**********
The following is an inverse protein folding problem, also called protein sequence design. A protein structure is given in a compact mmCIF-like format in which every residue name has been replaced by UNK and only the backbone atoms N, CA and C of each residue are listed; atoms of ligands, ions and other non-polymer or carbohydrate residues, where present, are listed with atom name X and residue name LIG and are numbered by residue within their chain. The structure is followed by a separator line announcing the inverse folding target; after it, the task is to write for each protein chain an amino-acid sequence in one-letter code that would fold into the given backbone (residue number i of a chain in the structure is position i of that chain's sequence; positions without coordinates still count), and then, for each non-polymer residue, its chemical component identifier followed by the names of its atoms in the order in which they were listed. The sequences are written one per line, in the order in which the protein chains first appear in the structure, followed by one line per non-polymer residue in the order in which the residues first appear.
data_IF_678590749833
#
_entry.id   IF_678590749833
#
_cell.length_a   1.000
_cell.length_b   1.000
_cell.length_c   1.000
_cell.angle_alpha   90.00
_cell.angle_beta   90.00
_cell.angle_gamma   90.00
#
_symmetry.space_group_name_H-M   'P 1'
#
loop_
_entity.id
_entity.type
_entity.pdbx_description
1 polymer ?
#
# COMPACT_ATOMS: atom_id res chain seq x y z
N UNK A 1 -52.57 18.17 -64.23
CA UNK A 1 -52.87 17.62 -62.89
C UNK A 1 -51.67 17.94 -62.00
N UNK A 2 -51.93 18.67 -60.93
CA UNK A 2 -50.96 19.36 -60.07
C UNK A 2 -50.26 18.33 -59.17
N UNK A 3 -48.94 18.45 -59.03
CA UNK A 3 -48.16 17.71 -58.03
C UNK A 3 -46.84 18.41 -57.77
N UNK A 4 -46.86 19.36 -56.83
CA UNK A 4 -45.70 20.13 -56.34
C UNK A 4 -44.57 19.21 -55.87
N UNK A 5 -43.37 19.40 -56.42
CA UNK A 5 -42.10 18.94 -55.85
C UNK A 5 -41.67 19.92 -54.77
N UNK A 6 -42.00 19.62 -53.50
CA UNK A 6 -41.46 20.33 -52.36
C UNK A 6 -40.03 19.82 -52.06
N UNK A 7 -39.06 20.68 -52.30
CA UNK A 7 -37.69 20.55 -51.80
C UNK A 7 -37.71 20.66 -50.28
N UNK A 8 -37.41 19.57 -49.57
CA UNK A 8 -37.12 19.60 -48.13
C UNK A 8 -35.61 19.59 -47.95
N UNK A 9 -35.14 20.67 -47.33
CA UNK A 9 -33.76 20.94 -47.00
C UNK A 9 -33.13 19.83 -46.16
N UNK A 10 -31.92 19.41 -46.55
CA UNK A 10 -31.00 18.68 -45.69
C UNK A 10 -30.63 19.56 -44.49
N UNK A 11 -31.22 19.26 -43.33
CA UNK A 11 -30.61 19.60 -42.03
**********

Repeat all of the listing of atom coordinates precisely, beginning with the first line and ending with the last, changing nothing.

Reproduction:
The following is an inverse protein folding problem, also called protein sequence design. A protein structure is given in a compact mmCIF-like format in which every residue name has been replaced by UNK and only the backbone atoms N, CA and C of each residue are listed; atoms of ligands, ions and other non-polymer or carbohydrate residues, where present, are listed with atom name X and residue name LIG and are numbered by residue within their chain. The structure is followed by a separator line announcing the inverse folding target; after it, the task is to write for each protein chain an amino-acid sequence in one-letter code that would fold into the given backbone (residue number i of a chain in the structure is position i of that chain's sequence; positions without coordinates still count), and then, for each non-polymer residue, its chemical component identifier followed by the names of its atoms in the order in which they were listed. The sequences are written one per line, in the order in which the protein chains first appear in the structure, followed by one line per non-polymer residue in the order in which the residues first appear.
data_IF_678590749833
#
_entry.id   IF_678590749833
#
_cell.length_a   1.000
_cell.length_b   1.000
_cell.length_c   1.000
_cell.angle_alpha   90.00
_cell.angle_beta   90.00
_cell.angle_gamma   90.00
#
_symmetry.space_group_name_H-M   'P 1'
#
loop_
_entity.id
_entity.type
_entity.pdbx_description
1 polymer ?
#
# COMPACT_ATOMS: atom_id res chain seq x y z
N UNK A 1 -52.57 18.17 -64.23
CA UNK A 1 -52.87 17.62 -62.89
C UNK A 1 -51.67 17.94 -62.00
N UNK A 2 -51.93 18.67 -60.93
CA UNK A 2 -50.96 19.36 -60.07
C UNK A 2 -50.26 18.33 -59.17
N UNK A 3 -48.94 18.45 -59.03
CA UNK A 3 -48.16 17.71 -58.03
C UNK A 3 -46.84 18.41 -57.77
N UNK A 4 -46.86 19.36 -56.83
CA UNK A 4 -45.70 20.13 -56.34
C UNK A 4 -44.57 19.21 -55.87
N UNK A 5 -43.37 19.40 -56.42
CA UNK A 5 -42.10 18.94 -55.85
C UNK A 5 -41.67 19.92 -54.77
N UNK A 6 -42.00 19.62 -53.50
CA UNK A 6 -41.46 20.33 -52.36
C UNK A 6 -40.03 19.82 -52.06
N UNK A 7 -39.06 20.68 -52.30
CA UNK A 7 -37.69 20.55 -51.80
C UNK A 7 -37.71 20.66 -50.28
N UNK A 8 -37.41 19.57 -49.57
CA UNK A 8 -37.12 19.60 -48.13
C UNK A 8 -35.61 19.59 -47.95
N UNK A 9 -35.14 20.67 -47.33
CA UNK A 9 -33.76 20.94 -47.00
C UNK A 9 -33.13 19.83 -46.16
N UNK A 10 -31.92 19.41 -46.55
CA UNK A 10 -31.00 18.68 -45.69
C UNK A 10 -30.63 19.56 -44.49
N UNK A 11 -31.22 19.26 -43.33
CA UNK A 11 -30.61 19.60 -42.03